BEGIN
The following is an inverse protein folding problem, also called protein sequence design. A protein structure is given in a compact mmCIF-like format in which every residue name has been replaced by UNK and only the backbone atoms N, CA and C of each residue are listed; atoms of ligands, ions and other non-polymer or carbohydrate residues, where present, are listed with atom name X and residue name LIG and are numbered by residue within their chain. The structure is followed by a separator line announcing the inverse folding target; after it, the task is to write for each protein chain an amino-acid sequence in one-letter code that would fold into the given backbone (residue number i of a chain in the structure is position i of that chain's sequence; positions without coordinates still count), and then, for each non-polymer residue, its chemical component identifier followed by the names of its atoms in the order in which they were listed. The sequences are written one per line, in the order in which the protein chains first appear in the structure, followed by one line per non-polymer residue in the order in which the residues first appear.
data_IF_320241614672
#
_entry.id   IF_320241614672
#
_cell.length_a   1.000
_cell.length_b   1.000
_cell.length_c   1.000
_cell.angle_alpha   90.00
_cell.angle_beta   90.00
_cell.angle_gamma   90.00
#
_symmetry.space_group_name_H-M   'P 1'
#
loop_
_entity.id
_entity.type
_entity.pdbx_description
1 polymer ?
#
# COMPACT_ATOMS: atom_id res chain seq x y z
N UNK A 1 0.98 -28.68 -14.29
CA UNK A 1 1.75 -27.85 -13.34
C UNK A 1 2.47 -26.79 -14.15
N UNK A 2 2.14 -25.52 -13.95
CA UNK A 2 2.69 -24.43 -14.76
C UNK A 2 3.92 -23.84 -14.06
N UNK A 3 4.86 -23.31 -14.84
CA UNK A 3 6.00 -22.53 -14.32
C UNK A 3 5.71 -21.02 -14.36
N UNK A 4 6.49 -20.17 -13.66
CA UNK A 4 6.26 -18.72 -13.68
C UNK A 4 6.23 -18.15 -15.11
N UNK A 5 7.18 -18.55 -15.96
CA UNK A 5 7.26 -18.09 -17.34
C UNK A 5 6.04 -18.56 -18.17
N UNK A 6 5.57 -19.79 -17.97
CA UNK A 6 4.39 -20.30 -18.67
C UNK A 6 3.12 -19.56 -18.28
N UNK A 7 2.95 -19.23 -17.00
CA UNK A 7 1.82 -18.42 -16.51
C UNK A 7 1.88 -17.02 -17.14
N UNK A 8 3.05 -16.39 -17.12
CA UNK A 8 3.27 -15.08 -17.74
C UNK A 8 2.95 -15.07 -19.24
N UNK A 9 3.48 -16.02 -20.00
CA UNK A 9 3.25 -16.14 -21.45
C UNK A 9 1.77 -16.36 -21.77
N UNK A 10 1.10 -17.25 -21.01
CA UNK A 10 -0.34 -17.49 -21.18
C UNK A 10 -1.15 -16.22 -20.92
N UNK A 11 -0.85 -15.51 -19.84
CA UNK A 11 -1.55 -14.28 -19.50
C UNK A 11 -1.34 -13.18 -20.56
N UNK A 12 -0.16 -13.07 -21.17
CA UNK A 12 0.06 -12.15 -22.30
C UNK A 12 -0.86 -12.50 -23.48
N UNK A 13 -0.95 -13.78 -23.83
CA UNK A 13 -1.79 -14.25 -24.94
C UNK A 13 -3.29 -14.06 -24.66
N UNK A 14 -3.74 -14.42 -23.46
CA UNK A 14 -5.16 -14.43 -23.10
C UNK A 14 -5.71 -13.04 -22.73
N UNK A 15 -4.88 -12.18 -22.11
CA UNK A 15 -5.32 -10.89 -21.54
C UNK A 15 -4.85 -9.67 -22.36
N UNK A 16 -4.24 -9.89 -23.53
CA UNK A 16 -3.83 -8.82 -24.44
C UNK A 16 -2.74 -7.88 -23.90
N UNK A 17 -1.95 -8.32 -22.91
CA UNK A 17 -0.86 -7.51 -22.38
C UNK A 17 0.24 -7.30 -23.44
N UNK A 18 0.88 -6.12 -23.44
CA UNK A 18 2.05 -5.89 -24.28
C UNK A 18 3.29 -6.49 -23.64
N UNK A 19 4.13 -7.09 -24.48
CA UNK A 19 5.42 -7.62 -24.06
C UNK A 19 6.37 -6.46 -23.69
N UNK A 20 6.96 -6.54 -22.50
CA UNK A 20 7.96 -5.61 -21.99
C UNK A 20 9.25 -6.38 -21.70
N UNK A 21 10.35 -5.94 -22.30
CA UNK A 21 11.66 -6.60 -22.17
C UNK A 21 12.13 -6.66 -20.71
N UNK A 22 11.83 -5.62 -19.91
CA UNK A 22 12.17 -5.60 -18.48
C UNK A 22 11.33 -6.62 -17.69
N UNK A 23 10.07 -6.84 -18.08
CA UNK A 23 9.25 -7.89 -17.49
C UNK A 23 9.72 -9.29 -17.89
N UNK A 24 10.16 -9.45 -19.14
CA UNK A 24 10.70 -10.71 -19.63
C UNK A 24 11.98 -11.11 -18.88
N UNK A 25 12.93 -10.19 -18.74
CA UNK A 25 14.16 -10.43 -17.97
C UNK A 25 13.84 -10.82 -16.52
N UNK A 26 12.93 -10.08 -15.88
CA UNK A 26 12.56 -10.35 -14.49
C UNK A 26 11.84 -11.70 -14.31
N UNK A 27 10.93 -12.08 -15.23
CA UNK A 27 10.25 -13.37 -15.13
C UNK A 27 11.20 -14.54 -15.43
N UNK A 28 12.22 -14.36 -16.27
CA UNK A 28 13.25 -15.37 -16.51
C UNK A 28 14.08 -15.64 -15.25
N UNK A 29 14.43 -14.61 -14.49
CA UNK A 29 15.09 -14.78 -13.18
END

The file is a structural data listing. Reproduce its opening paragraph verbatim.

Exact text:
The following is an inverse protein folding problem, also called protein sequence design. A protein structure is given in a compact mmCIF-like format in which every residue name has been replaced by UNK and only the backbone atoms N, CA and C of each residue are listed; atoms of ligands, ions and other non-polymer or carbohydrate residues, where present, are listed with atom name X and residue name LIG and are numbered by residue within their chain. The structure is followed by a separator line announcing the inverse folding target; after it, the task is to write for each protein chain an amino-acid sequence in one-letter code that would fold into the given backbone (residue number i of a chain in the structure is position i of that chain's sequence; positions without coordinates still count), and then, for each non-polymer residue, its chemical component identifier followed by the names of its atoms in the order in which they were listed. The sequences are written one per line, in the order in which the protein chains first appear in the structure, followed by one line per non-polymer residue in the order in which the residues first appear.